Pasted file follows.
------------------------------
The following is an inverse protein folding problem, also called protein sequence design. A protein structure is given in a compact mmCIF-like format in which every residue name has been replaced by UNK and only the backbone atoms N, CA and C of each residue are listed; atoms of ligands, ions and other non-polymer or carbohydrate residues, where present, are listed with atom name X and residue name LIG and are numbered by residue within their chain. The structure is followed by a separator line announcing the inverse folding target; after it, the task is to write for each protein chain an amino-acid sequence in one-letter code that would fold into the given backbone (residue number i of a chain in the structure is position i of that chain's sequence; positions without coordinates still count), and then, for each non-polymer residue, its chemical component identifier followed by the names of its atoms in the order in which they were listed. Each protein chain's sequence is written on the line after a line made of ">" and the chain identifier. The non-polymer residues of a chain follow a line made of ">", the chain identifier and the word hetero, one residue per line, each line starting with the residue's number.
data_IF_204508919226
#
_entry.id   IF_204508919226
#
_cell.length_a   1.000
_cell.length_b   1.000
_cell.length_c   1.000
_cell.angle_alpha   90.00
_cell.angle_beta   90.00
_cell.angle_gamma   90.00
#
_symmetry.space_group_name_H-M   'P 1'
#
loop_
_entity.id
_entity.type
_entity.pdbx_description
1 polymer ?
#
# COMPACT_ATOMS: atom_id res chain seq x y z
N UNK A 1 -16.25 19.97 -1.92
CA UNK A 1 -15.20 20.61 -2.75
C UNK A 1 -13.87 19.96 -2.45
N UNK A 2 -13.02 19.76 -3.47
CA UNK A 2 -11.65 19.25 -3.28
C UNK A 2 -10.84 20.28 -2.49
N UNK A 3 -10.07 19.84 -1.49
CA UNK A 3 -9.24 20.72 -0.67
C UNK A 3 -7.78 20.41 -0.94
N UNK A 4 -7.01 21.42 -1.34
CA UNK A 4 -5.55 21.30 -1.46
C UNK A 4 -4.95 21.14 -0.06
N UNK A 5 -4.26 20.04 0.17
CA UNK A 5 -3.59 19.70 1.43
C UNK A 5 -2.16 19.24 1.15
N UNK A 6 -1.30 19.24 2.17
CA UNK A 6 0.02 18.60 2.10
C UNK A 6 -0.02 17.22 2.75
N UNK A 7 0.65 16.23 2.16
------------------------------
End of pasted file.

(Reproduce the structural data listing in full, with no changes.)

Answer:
The following is an inverse protein folding problem, also called protein sequence design. A protein structure is given in a compact mmCIF-like format in which every residue name has been replaced by UNK and only the backbone atoms N, CA and C of each residue are listed; atoms of ligands, ions and other non-polymer or carbohydrate residues, where present, are listed with atom name X and residue name LIG and are numbered by residue within their chain. The structure is followed by a separator line announcing the inverse folding target; after it, the task is to write for each protein chain an amino-acid sequence in one-letter code that would fold into the given backbone (residue number i of a chain in the structure is position i of that chain's sequence; positions without coordinates still count), and then, for each non-polymer residue, its chemical component identifier followed by the names of its atoms in the order in which they were listed. Each protein chain's sequence is written on the line after a line made of ">" and the chain identifier. The non-polymer residues of a chain follow a line made of ">", the chain identifier and the word hetero, one residue per line, each line starting with the residue's number.
data_IF_204508919226
#
_entry.id   IF_204508919226
#
_cell.length_a   1.000
_cell.length_b   1.000
_cell.length_c   1.000
_cell.angle_alpha   90.00
_cell.angle_beta   90.00
_cell.angle_gamma   90.00
#
_symmetry.space_group_name_H-M   'P 1'
#
loop_
_entity.id
_entity.type
_entity.pdbx_description
1 polymer ?
#
# COMPACT_ATOMS: atom_id res chain seq x y z
N UNK A 1 -16.25 19.97 -1.92
CA UNK A 1 -15.20 20.61 -2.75
C UNK A 1 -13.87 19.96 -2.45
N UNK A 2 -13.02 19.76 -3.47
CA UNK A 2 -11.65 19.25 -3.28
C UNK A 2 -10.84 20.28 -2.49
N UNK A 3 -10.07 19.84 -1.49
CA UNK A 3 -9.24 20.72 -0.67
C UNK A 3 -7.78 20.41 -0.94
N UNK A 4 -7.01 21.42 -1.34
CA UNK A 4 -5.55 21.30 -1.46
C UNK A 4 -4.95 21.14 -0.06
N UNK A 5 -4.26 20.04 0.17
CA UNK A 5 -3.59 19.70 1.43
C UNK A 5 -2.16 19.24 1.15
N UNK A 6 -1.30 19.24 2.17
CA UNK A 6 0.02 18.60 2.10
C UNK A 6 -0.02 17.22 2.75
N UNK A 7 0.65 16.23 2.16